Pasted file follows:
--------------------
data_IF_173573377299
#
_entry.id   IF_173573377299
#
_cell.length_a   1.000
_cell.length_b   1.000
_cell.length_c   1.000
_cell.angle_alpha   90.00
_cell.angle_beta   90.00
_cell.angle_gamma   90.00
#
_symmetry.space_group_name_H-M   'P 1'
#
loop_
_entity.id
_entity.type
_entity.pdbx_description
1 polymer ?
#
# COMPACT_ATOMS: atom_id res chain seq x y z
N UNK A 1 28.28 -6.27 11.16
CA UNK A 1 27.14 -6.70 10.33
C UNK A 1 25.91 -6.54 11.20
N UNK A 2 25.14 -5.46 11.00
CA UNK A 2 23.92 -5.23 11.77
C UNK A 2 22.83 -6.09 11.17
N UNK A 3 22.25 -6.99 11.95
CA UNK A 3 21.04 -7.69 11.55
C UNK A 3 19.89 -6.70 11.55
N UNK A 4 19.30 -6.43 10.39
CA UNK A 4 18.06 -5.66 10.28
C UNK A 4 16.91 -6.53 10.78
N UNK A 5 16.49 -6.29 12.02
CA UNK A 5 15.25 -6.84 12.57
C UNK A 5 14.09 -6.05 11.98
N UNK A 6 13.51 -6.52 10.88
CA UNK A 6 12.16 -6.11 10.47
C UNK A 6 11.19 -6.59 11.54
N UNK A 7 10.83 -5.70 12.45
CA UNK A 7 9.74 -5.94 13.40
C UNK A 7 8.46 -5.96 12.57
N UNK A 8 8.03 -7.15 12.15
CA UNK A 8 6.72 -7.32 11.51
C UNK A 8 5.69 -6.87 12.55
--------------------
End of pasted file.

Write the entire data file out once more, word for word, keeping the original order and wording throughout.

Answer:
data_IF_173573377299
#
_entry.id   IF_173573377299
#
_cell.length_a   1.000
_cell.length_b   1.000
_cell.length_c   1.000
_cell.angle_alpha   90.00
_cell.angle_beta   90.00
_cell.angle_gamma   90.00
#
_symmetry.space_group_name_H-M   'P 1'
#
loop_
_entity.id
_entity.type
_entity.pdbx_description
1 polymer ?
#
# COMPACT_ATOMS: atom_id res chain seq x y z
N UNK A 1 28.28 -6.27 11.16
CA UNK A 1 27.14 -6.70 10.33
C UNK A 1 25.91 -6.54 11.20
N UNK A 2 25.14 -5.46 11.00
CA UNK A 2 23.92 -5.23 11.77
C UNK A 2 22.83 -6.09 11.17
N UNK A 3 22.25 -6.99 11.95
CA UNK A 3 21.04 -7.69 11.55
C UNK A 3 19.89 -6.70 11.55
N UNK A 4 19.30 -6.43 10.39
CA UNK A 4 18.06 -5.66 10.28
C UNK A 4 16.91 -6.53 10.78
N UNK A 5 16.49 -6.29 12.02
CA UNK A 5 15.25 -6.84 12.57
C UNK A 5 14.09 -6.05 11.98
N UNK A 6 13.51 -6.52 10.88
CA UNK A 6 12.16 -6.11 10.47
C UNK A 6 11.19 -6.59 11.54
N UNK A 7 10.83 -5.70 12.45
CA UNK A 7 9.74 -5.94 13.40
C UNK A 7 8.46 -5.96 12.57
N UNK A 8 8.03 -7.15 12.15
CA UNK A 8 6.72 -7.32 11.51
C UNK A 8 5.69 -6.87 12.55